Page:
'I saw authority as corrupt & self-serving': Thornton
This article is from the July 2013 issue of Total Politics
I first read Catch-22 in 1969, at the age of 17. I was on a beach on the island of Limnos. The sun blazed and the alcohol was cheap.
The Vietnam War was claiming more lives every day, Harold Wilson was prime minister and I was part of a generation that saw authority in any form as, at best, incompetent, and, at its worst, corrupt and self-serving. Catch-22, published in 1961, seemed to be the perfect expression of all of those views.
The book describes the desperate and seemingly impossible attempt by bomber pilot Captain Yossarian to stay alive in WW2.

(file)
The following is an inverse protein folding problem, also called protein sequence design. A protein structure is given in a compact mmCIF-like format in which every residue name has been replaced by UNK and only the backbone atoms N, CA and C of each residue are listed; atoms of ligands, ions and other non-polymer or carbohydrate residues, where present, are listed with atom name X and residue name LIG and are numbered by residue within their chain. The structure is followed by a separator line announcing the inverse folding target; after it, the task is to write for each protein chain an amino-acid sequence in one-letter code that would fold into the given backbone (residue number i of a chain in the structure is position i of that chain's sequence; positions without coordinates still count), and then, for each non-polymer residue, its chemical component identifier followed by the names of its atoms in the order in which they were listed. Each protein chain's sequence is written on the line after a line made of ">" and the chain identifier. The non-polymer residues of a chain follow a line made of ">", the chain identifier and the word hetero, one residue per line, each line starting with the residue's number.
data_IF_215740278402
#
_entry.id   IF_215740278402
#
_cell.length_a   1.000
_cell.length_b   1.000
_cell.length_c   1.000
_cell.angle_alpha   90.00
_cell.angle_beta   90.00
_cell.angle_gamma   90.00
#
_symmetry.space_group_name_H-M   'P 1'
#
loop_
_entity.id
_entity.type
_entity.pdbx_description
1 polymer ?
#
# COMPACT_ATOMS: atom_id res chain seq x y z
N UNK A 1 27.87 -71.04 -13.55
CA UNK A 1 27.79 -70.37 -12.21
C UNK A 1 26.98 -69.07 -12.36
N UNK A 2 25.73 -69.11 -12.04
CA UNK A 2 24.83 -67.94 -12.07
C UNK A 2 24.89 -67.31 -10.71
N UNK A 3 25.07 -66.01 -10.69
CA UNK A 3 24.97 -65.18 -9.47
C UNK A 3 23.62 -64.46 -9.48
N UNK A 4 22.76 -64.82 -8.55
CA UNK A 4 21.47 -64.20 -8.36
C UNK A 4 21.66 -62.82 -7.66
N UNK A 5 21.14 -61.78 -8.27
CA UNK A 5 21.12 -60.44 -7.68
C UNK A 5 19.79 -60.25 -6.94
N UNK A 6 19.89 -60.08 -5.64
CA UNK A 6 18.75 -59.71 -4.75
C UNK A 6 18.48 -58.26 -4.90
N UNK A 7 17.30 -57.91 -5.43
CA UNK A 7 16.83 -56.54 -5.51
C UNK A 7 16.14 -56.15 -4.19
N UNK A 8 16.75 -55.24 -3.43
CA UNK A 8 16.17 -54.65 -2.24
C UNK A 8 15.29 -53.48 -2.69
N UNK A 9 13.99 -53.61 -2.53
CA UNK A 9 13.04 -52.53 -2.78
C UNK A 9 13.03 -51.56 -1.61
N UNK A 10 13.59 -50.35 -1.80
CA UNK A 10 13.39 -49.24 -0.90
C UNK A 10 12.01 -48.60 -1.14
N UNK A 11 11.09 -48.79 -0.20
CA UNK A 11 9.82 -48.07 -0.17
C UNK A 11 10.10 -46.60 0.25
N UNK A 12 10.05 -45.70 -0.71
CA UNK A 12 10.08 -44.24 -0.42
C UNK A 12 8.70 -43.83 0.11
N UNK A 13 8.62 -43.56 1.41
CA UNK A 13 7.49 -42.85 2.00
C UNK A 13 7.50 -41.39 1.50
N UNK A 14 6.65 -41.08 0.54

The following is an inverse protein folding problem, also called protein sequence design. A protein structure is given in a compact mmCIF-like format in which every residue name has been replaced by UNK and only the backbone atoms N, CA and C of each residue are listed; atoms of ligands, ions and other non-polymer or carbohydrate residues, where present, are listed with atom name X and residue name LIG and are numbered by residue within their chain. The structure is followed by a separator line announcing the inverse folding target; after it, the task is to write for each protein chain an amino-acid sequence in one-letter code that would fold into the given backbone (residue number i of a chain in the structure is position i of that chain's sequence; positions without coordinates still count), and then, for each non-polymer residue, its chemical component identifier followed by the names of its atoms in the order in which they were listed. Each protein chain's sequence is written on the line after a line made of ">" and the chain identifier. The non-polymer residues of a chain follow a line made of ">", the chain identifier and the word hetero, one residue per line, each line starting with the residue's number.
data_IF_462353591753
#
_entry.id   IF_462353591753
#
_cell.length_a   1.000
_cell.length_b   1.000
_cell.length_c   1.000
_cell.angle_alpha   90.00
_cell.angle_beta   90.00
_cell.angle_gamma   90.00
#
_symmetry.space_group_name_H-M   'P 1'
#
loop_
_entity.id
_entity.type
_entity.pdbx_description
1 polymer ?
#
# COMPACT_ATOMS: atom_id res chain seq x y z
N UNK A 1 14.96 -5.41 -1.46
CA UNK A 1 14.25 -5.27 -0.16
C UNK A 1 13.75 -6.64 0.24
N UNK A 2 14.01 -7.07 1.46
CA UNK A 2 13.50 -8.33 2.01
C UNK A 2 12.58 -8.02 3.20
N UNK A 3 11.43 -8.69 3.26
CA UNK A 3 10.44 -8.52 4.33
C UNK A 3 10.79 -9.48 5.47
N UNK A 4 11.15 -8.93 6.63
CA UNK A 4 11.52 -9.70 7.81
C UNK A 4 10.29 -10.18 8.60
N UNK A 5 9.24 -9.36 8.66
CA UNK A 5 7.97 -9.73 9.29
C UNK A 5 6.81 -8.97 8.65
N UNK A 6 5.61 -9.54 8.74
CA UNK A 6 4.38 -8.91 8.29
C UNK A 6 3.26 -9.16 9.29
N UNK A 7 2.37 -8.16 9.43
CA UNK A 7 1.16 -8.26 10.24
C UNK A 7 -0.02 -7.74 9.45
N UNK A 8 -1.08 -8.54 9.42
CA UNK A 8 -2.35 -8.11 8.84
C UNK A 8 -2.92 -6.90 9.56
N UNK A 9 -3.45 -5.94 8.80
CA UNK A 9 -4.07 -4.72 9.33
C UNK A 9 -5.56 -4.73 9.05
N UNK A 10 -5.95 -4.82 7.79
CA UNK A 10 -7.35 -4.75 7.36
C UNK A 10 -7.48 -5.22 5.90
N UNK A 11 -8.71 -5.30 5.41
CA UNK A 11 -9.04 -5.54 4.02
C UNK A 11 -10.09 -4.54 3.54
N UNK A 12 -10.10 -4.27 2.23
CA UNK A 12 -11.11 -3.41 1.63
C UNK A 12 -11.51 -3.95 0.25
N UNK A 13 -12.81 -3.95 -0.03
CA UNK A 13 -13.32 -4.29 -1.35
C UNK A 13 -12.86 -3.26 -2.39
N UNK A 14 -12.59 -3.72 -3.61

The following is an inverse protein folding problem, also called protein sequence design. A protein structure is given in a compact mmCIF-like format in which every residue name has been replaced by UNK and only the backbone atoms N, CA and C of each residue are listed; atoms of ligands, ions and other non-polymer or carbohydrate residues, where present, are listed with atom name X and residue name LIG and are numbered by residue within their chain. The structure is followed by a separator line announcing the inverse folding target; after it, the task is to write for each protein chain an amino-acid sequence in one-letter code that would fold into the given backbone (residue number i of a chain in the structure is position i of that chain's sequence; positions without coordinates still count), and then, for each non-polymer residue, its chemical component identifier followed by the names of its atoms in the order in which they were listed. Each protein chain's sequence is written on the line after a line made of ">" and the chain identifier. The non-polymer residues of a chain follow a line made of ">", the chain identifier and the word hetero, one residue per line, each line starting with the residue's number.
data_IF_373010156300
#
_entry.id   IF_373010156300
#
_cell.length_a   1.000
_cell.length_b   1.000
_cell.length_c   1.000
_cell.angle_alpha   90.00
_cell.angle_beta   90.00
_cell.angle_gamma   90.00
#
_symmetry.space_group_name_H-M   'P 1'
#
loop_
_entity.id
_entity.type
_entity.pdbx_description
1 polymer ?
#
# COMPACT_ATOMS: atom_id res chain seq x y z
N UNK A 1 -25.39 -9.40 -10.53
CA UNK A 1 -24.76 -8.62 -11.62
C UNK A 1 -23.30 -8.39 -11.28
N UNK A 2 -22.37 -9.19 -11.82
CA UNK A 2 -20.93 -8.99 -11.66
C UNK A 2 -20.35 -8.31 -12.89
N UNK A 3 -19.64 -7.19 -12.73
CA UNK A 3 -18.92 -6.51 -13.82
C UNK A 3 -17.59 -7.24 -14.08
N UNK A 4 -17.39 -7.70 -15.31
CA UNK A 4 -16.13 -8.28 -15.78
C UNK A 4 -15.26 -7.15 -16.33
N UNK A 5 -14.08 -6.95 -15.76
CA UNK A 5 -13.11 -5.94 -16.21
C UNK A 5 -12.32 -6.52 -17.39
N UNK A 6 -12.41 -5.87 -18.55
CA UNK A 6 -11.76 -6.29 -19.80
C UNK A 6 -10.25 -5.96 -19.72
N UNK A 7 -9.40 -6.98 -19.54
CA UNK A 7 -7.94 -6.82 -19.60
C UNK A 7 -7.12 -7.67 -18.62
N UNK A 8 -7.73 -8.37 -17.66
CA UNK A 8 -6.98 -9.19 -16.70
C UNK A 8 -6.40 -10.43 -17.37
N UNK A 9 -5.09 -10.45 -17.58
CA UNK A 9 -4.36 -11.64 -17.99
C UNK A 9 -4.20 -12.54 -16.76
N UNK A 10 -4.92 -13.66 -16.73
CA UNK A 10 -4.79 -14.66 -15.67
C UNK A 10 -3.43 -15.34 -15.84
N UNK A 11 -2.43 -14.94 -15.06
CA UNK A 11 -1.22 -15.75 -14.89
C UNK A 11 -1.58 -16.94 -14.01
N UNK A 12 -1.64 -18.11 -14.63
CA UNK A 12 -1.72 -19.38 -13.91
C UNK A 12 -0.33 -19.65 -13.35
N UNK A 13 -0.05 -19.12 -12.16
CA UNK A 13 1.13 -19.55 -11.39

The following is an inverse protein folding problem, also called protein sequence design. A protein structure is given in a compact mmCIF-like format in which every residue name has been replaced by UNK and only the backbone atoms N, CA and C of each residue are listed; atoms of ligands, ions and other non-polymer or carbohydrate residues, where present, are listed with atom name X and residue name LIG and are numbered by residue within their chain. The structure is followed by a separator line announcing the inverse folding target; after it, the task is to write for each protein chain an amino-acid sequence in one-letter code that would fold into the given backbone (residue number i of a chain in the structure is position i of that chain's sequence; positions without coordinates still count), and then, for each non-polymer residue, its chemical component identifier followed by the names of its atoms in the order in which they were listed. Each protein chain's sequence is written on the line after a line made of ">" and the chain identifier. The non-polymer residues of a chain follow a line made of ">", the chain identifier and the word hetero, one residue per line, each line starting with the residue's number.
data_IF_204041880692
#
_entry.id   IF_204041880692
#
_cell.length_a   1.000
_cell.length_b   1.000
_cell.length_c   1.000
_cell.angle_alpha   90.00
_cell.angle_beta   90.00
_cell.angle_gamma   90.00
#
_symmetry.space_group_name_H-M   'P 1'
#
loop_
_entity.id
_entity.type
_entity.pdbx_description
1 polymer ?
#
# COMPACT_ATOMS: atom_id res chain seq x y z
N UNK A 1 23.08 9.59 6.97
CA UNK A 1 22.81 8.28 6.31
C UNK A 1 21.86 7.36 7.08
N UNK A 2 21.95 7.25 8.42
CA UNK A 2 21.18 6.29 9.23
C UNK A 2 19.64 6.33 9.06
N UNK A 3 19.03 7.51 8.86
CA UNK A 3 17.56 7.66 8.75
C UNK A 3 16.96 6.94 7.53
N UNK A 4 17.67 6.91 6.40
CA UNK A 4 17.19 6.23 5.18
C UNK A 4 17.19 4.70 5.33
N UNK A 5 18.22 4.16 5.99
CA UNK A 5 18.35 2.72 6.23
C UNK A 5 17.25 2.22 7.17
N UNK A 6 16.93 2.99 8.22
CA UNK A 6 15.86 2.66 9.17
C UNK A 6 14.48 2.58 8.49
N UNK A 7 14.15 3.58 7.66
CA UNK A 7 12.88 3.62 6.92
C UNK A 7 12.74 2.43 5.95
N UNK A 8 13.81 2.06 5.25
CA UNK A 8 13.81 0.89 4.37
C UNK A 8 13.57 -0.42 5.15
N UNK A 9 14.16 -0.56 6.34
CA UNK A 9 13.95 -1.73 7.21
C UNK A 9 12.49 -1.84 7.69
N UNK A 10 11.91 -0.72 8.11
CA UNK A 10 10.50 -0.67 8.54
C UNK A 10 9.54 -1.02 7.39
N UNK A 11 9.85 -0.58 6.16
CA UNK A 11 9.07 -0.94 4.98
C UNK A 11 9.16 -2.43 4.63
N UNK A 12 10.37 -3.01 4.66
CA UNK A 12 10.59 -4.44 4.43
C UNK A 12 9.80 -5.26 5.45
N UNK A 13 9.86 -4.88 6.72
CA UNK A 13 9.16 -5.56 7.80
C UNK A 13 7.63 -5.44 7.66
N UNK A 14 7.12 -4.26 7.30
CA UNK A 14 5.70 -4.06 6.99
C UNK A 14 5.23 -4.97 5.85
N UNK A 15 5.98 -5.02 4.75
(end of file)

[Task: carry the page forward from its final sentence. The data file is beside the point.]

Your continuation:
Its anti-authority tone is summed up by Heller’s ‘Catch-22’, a bureaucratic method of blocking all attempts at justice. Its first use is when it is clear to Yossarian that his fellow pilot Orr should no longer be flying:
“There was only one catch and that was Catch-22, which specified that a concern for one’s safety in the face of dangers that were real and immediate was the process of a rational mind.
“Orr was crazy and could be grounded. All he had to do was ask; and as soon as he did, he would no longer be crazy and would have to fly more missions.”
It is an anti-establishment, anti-bureaucratic, anti-war novel that is a classic of its day.